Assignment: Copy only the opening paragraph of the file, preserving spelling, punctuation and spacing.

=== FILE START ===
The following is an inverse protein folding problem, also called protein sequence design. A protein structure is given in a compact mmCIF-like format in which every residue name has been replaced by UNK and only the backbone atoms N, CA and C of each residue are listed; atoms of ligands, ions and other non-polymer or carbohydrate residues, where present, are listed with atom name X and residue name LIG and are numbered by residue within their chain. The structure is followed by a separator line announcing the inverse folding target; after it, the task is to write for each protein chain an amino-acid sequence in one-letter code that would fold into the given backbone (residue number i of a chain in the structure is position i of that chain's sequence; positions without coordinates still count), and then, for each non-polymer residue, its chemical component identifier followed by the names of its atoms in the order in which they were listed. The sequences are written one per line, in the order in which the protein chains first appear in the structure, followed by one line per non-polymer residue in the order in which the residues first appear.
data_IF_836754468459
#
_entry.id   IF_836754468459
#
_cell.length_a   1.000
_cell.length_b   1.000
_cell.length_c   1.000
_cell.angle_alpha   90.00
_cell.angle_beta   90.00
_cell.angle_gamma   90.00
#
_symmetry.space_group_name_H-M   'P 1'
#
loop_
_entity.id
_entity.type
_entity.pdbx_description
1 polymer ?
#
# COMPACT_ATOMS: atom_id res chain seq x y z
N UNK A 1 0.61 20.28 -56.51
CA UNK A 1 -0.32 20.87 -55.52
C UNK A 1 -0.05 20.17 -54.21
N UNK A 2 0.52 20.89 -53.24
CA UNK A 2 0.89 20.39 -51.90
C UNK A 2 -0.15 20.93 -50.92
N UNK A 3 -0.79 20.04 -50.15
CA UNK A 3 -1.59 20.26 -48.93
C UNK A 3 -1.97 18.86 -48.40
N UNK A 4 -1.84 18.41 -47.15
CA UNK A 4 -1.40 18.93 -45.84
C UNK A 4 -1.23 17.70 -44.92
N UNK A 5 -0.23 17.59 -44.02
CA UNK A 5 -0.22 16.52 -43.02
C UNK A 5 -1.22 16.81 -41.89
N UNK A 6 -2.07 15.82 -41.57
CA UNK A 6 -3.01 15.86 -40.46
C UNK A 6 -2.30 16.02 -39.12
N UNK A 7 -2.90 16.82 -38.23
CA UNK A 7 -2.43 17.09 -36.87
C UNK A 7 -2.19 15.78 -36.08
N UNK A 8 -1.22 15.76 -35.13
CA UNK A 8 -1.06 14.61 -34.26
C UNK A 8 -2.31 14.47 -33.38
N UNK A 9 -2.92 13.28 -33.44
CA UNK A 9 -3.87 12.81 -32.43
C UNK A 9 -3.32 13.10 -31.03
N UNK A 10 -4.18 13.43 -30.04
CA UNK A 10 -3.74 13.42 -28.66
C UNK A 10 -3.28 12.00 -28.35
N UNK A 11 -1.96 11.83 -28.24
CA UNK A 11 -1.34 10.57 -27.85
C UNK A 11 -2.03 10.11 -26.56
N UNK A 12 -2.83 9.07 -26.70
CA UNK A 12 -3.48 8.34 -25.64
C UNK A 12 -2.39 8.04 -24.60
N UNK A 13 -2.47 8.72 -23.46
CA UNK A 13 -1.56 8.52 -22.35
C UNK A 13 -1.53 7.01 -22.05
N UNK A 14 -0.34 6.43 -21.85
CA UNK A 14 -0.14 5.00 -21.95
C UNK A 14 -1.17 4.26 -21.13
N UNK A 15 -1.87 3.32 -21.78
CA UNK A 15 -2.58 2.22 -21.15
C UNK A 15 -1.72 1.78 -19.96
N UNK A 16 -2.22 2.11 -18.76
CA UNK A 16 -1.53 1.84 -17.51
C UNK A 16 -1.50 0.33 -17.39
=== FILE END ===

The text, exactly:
The following is an inverse protein folding problem, also called protein sequence design. A protein structure is given in a compact mmCIF-like format in which every residue name has been replaced by UNK and only the backbone atoms N, CA and C of each residue are listed; atoms of ligands, ions and other non-polymer or carbohydrate residues, where present, are listed with atom name X and residue name LIG and are numbered by residue within their chain. The structure is followed by a separator line announcing the inverse folding target; after it, the task is to write for each protein chain an amino-acid sequence in one-letter code that would fold into the given backbone (residue number i of a chain in the structure is position i of that chain's sequence; positions without coordinates still count), and then, for each non-polymer residue, its chemical component identifier followed by the names of its atoms in the order in which they were listed. The sequences are written one per line, in the order in which the protein chains first appear in the structure, followed by one line per non-polymer residue in the order in which the residues first appear.